The emergence of digital publishing has had two important effects. Books always needed to be a certain length to justify a cover price that paid for an author, several editors, an art department, and a marketing team needed to sell them. When you're publishing your own pieces directly, you can sell them for a dollar or few, which means they can be short. Why Beer Matters is just 22 pages long--way too short for a regular book, but too long for a blog post. In many cases, this frees up an author to either tackle a subject that would never have justified a book, or to skip the inevitable padding needed to fatten up a regular book. The second benefit is that it also frees up the author--for the same reasons--to try something less obviously commercial and marketable. We have two recent examples that I've been meaning to review here: Evan Rail's latest, The Brewery in the Bohemian Forest, and The Unbearable Nonsense of Craft Beer by Alan McLeod and Max Bahnson.
The Unbearable Nonsense of Craft Beer
Kindle/Digital only, 149 pages, $4
whopping ten grand at the box office (12,000th all time!) I went to a screening in Portland, and Soderbergh answered questions afterward. They were mainly of the "what the hell ...?" variety. It turned out that he had reached a kind of creative exhaustion. Following Sex, Lies, and Videotape, he made a series of meh big-company movies, and the grind of working in the Hollywood mode drained him of the will to make movies. He needed a chance to hit the reset, to have 100% control and make a cinematic primal scream. No one has ever seen Schizopolis, but the movies that followed--Out of Sight, The Limey, Erin Brokovich, and Traffic--are among the best four-movie runs in history.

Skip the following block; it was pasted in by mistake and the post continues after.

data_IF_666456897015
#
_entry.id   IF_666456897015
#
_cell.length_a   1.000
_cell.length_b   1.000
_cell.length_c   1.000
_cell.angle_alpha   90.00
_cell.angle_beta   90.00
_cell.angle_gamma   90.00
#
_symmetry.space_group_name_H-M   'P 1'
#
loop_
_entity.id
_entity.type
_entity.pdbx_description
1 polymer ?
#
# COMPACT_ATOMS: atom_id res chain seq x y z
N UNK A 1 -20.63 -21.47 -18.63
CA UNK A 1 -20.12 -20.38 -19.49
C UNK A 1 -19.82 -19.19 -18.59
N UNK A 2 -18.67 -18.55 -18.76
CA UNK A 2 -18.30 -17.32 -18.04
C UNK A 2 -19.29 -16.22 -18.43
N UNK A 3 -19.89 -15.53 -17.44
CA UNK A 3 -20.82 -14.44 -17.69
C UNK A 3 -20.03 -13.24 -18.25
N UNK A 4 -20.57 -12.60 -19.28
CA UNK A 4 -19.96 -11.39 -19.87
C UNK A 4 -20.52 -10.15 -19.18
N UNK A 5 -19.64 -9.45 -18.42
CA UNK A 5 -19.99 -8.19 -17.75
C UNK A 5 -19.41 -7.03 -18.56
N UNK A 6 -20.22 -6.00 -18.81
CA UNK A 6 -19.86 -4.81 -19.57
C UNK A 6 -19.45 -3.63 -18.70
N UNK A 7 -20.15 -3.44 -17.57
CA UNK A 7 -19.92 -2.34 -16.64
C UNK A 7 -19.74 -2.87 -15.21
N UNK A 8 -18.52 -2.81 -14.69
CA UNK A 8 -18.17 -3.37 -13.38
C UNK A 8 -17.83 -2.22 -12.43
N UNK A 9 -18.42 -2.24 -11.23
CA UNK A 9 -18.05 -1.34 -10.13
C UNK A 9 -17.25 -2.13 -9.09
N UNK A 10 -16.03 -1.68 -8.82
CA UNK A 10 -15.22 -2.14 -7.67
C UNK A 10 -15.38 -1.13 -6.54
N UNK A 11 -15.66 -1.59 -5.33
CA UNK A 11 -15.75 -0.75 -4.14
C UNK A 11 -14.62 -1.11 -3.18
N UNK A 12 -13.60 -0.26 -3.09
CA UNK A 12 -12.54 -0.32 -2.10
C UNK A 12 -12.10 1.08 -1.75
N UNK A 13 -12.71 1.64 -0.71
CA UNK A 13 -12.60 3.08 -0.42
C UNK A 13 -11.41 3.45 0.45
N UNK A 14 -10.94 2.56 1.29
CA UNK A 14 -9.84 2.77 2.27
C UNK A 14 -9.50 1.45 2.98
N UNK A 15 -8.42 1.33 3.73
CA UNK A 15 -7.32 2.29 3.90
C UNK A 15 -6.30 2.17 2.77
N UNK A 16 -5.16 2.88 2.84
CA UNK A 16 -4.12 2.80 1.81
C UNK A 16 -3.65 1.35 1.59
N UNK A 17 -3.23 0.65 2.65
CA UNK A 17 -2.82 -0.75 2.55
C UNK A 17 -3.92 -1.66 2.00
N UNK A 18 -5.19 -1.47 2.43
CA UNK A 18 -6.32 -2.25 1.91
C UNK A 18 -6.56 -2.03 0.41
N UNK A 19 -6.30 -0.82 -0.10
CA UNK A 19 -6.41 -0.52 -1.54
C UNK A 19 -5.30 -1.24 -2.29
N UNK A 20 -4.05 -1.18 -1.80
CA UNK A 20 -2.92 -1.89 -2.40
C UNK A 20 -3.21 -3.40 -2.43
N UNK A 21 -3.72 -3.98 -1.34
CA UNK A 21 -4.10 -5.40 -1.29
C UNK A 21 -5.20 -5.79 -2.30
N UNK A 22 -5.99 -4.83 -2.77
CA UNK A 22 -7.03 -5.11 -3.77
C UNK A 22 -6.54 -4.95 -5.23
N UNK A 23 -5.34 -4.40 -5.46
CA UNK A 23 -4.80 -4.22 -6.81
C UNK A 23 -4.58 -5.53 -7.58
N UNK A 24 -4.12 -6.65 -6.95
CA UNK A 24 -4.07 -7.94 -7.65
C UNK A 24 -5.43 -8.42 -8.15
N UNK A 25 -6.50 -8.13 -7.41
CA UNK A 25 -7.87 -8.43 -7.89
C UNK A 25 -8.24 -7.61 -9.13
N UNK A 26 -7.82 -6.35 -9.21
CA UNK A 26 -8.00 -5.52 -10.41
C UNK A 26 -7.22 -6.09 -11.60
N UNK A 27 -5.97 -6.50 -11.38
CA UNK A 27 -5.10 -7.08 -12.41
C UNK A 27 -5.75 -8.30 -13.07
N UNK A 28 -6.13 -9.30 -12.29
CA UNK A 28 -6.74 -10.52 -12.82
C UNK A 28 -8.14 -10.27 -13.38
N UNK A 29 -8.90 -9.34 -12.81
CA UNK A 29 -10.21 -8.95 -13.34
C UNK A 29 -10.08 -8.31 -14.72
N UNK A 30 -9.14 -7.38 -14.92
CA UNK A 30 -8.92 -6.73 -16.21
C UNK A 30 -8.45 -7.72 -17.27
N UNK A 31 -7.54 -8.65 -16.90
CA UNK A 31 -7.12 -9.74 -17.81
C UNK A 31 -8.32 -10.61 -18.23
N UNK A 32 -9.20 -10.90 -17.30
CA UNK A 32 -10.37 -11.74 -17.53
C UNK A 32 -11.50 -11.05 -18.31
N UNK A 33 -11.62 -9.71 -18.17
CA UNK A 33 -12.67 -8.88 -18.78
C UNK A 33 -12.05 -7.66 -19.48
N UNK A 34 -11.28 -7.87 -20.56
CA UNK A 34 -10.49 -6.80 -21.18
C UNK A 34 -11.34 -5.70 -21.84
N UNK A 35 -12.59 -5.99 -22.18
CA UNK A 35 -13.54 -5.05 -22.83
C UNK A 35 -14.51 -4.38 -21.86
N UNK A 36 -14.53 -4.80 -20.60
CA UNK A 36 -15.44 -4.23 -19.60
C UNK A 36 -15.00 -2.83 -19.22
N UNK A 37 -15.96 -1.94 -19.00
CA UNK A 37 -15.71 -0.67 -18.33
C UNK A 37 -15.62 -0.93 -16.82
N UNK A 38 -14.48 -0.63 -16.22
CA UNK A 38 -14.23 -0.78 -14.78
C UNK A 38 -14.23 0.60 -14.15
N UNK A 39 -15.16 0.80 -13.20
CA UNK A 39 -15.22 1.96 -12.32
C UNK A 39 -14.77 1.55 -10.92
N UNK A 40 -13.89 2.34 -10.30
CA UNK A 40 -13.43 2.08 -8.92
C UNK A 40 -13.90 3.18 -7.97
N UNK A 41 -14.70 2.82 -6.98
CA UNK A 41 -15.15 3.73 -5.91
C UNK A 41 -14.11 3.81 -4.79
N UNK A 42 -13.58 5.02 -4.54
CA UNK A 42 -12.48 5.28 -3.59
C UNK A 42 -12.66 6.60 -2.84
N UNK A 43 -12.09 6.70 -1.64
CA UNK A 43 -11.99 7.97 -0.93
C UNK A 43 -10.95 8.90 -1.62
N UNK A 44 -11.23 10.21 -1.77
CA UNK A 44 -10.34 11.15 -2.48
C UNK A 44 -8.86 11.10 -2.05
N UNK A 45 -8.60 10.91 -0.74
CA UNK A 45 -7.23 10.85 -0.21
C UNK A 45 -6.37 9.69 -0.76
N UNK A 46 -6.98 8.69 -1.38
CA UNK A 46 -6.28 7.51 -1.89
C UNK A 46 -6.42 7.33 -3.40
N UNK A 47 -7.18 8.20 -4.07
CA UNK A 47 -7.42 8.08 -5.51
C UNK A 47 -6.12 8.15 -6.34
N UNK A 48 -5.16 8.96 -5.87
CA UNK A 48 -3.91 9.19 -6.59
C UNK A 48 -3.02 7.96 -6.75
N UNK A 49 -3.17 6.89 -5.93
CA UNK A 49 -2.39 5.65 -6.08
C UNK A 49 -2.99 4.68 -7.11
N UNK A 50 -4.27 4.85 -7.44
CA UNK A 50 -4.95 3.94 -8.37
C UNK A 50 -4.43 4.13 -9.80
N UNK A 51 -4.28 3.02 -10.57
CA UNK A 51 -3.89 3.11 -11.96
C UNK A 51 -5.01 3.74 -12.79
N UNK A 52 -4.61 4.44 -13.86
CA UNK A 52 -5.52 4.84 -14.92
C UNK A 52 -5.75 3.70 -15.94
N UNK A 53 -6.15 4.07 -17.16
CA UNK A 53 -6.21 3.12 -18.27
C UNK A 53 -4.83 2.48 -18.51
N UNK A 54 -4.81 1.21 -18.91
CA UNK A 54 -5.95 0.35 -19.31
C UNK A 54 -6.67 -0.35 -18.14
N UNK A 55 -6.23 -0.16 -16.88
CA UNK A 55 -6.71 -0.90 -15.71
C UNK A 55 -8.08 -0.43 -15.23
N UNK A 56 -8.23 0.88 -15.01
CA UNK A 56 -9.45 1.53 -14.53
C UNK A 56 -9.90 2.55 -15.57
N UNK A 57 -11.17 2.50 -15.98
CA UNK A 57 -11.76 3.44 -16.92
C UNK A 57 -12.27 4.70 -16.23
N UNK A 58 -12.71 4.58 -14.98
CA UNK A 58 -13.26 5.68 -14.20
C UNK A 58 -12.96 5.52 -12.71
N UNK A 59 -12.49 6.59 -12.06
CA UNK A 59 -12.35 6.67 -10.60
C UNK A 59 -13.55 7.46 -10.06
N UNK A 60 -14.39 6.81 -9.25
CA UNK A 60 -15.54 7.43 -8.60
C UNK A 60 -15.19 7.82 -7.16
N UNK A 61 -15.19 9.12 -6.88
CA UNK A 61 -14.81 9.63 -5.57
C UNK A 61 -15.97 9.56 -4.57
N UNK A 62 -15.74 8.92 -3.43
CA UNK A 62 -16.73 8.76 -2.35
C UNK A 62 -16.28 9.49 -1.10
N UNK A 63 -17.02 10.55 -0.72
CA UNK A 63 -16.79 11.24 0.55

The Unbearable Nonsense of Craft Beer is a literary Schizopolis. The authors are two bloggers you probably know if you read Beervana much: Max Bahnson and Alan McLeod. They share a distaste for beer boosterism and, even more, dislike how that boosterism interferes with what they see as beer's true joy--the simple pleasures of drinking it and sharing it with friends. That's a heterodox view in the beer-writing world, and the form Alan and Max chose to express it is nearly as weird as Schizopolis: a fictive dialogue between the two shared in various fictive settings. Thomas Hardy gets quoted; Beckett gets alluded to (I think). There's a fragment from Alexander Pope. In one chapter, we get stage direction and a script. There are direct message exchanges and Twitter exchanges.